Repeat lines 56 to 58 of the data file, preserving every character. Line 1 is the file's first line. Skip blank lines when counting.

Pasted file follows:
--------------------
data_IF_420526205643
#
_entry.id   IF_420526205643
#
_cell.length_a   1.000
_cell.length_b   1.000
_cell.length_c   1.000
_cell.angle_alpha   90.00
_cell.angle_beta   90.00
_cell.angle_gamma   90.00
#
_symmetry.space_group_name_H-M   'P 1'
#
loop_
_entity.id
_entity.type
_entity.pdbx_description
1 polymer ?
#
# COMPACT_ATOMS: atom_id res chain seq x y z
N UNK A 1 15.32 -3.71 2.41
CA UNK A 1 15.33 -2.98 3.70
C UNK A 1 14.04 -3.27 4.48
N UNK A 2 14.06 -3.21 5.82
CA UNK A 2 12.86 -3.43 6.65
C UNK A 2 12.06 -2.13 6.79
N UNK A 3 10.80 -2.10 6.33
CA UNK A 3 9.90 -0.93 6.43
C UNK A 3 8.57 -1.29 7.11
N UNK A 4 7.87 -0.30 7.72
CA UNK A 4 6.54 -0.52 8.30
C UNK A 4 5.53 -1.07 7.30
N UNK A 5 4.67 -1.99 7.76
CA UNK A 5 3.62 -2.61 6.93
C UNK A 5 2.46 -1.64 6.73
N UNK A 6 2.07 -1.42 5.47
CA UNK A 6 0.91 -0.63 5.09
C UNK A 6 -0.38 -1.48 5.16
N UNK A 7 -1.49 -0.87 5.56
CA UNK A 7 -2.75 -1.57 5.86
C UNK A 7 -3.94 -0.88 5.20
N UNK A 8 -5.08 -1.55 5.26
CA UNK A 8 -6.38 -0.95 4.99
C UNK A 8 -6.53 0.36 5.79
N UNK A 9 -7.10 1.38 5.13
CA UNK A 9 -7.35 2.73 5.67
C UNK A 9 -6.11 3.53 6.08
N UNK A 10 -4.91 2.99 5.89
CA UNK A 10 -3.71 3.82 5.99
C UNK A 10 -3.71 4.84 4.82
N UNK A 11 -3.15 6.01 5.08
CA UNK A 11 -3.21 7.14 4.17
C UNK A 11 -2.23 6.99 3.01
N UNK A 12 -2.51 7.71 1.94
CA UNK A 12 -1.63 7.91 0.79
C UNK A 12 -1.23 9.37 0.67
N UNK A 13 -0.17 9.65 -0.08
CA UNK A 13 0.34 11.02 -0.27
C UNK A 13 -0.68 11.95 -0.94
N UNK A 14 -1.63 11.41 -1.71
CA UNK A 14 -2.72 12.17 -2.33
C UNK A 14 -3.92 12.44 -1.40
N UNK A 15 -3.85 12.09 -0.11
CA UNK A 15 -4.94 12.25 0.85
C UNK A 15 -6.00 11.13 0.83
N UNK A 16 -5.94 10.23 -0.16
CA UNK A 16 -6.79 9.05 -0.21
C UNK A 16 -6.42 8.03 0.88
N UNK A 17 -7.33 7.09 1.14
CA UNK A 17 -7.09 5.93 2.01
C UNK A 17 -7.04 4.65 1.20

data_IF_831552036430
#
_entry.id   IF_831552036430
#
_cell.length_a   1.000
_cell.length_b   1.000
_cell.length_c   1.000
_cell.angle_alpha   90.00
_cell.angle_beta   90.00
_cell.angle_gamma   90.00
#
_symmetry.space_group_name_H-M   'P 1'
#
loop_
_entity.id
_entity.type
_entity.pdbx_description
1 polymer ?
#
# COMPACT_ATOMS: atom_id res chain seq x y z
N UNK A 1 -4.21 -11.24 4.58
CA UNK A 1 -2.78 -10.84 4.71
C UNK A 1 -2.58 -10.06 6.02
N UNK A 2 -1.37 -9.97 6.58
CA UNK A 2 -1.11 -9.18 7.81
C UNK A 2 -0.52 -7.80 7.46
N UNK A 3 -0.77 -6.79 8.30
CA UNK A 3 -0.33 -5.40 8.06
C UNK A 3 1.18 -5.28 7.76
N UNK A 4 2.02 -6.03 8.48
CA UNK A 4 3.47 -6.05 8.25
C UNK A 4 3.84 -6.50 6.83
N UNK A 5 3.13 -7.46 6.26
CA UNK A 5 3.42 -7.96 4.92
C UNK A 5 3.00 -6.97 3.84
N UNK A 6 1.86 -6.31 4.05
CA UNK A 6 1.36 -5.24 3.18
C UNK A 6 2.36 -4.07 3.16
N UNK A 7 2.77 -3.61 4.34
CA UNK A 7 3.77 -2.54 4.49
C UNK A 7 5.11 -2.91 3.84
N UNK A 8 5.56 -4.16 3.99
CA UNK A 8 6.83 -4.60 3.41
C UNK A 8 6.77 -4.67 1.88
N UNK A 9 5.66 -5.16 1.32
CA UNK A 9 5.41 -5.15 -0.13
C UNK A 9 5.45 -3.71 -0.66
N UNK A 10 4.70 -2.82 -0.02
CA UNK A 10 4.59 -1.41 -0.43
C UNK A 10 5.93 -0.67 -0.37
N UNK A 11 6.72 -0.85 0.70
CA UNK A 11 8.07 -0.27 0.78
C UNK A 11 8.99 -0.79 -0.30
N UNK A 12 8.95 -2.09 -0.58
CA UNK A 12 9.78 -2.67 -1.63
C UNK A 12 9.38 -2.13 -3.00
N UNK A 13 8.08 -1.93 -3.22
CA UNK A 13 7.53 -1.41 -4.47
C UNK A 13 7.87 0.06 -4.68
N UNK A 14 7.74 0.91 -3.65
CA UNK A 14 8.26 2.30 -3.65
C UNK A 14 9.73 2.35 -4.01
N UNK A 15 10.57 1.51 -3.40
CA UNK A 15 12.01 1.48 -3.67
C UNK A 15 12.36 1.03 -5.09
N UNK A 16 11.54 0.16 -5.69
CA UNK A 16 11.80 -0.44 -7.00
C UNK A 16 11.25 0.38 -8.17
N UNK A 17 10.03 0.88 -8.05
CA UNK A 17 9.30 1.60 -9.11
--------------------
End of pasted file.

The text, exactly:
C UNK A 12 -1.23 9.37 0.67
N UNK A 13 -0.17 9.65 -0.08
CA UNK A 13 0.34 11.02 -0.27